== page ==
There is nothing more vital than the balanced temperament of a dog. This contributes to years of pleasure hunting over a confident, biddable and cooperative dog as well as peace of mind allowing your dog to interact freely with dogs and humans alike. Some of the tests used by Broken Bow Kennels were developed as long ago as the l930’s for dogs bred to become Guide Dogs for the blind. Others are utilized by the US military in improving confidence and cooperation. In the 1950’s, studies on puppies were done to determine how quickly they learned. Later, in the early 60’s more tests were developed to determine if pups could be tested for dominance and submission. These tests determined that it was indeed possible to predict future behavioral traits of adult dogs. Utilizing the Volhard Puppy Aptitude Test and the Bio Sensor program utilized by the US military it is possible to both produce better neurologically balanced dogs as well as place them in homes where they can excel.
The tests are as follows:
- Social Attraction – degree of social attraction to people, confidence or dependence.
- Following – willingness to follow a person.
- Restraint – degree of dominant or submissive tendency, and ease of handling in difficult situations.
- Social Dominance – degree of acceptance of social dominance by a person.
- Elevation – degree of accepting dominance while in a position of no control, such as at the veterinarian or groomer.
- Retrieving – degree of willingness to do something for you. Together with Social Attraction and Following a key indicator for ease or difficulty in training.
- Touch Sensitivity – degree of sensitivity to touch and a key indicator to the type of training equipment required.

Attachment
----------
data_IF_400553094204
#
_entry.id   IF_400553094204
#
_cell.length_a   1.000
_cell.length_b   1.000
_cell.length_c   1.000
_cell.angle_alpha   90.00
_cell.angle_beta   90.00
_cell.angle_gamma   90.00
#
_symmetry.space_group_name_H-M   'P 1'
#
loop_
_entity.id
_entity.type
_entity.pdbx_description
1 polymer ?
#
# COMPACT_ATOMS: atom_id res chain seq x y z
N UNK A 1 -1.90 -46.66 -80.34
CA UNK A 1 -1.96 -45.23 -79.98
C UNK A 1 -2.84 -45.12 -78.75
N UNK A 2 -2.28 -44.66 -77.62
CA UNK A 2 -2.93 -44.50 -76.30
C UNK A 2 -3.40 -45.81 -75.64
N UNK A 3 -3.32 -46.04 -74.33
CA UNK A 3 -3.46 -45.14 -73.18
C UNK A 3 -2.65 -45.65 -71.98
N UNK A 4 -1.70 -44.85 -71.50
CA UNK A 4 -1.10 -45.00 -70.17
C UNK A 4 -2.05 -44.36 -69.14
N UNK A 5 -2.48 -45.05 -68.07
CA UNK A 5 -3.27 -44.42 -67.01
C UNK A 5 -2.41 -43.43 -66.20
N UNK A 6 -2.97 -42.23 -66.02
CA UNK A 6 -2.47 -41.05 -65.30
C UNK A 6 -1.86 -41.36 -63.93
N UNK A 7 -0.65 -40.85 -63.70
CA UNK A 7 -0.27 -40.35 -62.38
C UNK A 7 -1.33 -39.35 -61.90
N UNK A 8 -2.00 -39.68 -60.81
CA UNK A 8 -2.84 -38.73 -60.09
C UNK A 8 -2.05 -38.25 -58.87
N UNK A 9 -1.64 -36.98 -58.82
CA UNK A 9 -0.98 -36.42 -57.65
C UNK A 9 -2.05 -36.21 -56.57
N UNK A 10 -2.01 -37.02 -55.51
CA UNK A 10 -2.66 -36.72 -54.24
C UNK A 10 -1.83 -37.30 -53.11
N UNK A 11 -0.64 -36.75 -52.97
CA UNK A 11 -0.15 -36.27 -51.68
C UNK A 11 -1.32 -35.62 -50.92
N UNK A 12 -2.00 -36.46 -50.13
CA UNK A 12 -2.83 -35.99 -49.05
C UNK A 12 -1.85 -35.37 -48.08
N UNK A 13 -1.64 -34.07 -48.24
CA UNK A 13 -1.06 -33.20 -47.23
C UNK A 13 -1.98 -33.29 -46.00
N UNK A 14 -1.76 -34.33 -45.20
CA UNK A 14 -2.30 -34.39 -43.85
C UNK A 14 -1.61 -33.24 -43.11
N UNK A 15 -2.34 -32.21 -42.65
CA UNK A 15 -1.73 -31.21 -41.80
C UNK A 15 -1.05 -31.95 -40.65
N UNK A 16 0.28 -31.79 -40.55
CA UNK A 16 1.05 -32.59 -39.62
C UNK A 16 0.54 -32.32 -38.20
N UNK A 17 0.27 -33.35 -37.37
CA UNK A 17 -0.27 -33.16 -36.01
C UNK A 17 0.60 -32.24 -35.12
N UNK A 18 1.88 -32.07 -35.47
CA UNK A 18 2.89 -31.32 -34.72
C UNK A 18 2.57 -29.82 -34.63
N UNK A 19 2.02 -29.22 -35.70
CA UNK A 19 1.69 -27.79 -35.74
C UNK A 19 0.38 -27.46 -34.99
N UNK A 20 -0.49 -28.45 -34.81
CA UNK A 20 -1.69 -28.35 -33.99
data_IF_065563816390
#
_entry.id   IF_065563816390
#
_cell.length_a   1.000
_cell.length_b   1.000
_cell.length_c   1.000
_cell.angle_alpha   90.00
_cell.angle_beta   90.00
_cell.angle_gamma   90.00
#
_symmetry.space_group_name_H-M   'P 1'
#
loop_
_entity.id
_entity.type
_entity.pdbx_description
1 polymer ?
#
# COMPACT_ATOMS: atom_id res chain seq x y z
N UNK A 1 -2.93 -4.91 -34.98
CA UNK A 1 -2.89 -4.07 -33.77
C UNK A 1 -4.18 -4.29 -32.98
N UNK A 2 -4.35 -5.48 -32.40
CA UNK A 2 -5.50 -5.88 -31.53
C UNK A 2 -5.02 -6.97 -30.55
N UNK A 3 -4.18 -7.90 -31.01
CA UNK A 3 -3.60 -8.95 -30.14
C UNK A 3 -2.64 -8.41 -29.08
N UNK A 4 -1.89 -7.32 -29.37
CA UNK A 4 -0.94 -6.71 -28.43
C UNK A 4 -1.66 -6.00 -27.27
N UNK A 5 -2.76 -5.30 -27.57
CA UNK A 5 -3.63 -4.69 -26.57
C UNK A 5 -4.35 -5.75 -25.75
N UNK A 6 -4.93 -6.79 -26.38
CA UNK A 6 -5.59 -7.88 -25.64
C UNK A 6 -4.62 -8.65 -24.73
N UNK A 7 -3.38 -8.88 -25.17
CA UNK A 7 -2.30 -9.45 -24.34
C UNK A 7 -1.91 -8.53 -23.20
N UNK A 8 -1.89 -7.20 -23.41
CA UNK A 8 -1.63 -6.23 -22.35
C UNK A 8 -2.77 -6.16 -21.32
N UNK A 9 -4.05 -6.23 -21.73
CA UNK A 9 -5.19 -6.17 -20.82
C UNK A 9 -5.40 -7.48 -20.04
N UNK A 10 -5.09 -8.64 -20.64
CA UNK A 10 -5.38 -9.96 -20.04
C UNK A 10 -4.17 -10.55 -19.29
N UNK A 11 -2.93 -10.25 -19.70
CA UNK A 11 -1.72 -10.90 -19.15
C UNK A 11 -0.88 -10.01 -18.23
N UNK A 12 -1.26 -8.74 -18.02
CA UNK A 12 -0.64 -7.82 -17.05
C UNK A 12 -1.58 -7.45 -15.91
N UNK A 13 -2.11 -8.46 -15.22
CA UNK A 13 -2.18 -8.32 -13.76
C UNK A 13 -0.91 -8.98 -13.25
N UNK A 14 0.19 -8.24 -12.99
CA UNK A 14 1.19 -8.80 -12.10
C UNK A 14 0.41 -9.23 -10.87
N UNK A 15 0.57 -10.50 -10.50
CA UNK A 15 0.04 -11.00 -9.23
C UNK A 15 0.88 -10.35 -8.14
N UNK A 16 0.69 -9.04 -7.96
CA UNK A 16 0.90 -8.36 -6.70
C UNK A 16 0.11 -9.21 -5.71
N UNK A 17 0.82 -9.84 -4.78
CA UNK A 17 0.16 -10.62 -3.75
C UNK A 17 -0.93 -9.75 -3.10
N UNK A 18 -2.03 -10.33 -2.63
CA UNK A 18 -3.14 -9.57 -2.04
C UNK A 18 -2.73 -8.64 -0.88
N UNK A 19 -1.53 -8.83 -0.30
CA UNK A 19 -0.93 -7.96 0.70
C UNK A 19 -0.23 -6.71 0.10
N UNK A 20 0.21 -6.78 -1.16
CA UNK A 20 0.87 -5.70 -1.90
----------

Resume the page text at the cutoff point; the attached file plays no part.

- Sound Sensitivity – degree of sensitivity to sound, such as loud noises or thunderstorms.
- Sight Sensitivity – degree of response to a moving object, such as chasing bicycles, children or squirrels.
- Stability – degree of startle response to a strange object.
In the US military canine program, a method was developed that has served Broken Bow Kennels very well in producing puppies that are bold and have a very balanced temperament. In an effort to improve the performance of dogs used for military purposes, a program called “Bio Sensor” was developed. Based on years of research, the military learned that early neurological stimulation exercises could have important and lasting effects. The “Bio Sensor” program was adopted in order to give the dog a superior advantage. Its development utilized six exercises which were designed to stimulate the neurological system. They are:
Tactical stimulation (between toes)
Head held erect
Head pointed down
Tactile stimulation – holding the pup in one hand, the handler gently stimulates (tickles) the pup between the toes on any one foot using a Q-tip.
Head held erect – using both hands, the pup is held perpendicular to the ground, (straight up), so that its head is directly above its tail.
Head pointed down – holding the pup firmly with both hands the head is reversed and is pointed downward so that it is pointing towards the ground.
Supine position – hold the pup so that its back is resting in the palm of both hands with its muzzle facing the ceiling.
Thermal stimulation—use a damp towel that has been cooled in a refrigerator for at least five minutes. Place the pup on the towel, feet down. Do not restrain it from moving.
These five exercises will produce neurological stimulations, which would not naturally occur during the first weeks of life. At Broken Bow Kennels, experience has shown that sometimes pups will resist these exercises, others will appear unconcerned, but all of these exercises impact the neurological system by kicking it into action earlier than would be normally expected, the result being an increased capacity that later will help to make the difference in its performance. The five benefits most notable are: Improved cardio-vascular performance, stronger heartbeat, better adrenal performance, more tolerance to stress and greater resistance to disease. In tests of learning, stimulated pups are found to be more active and are more exploratory than their non-stimulated littermates over which they are generally dominant in competitive situations.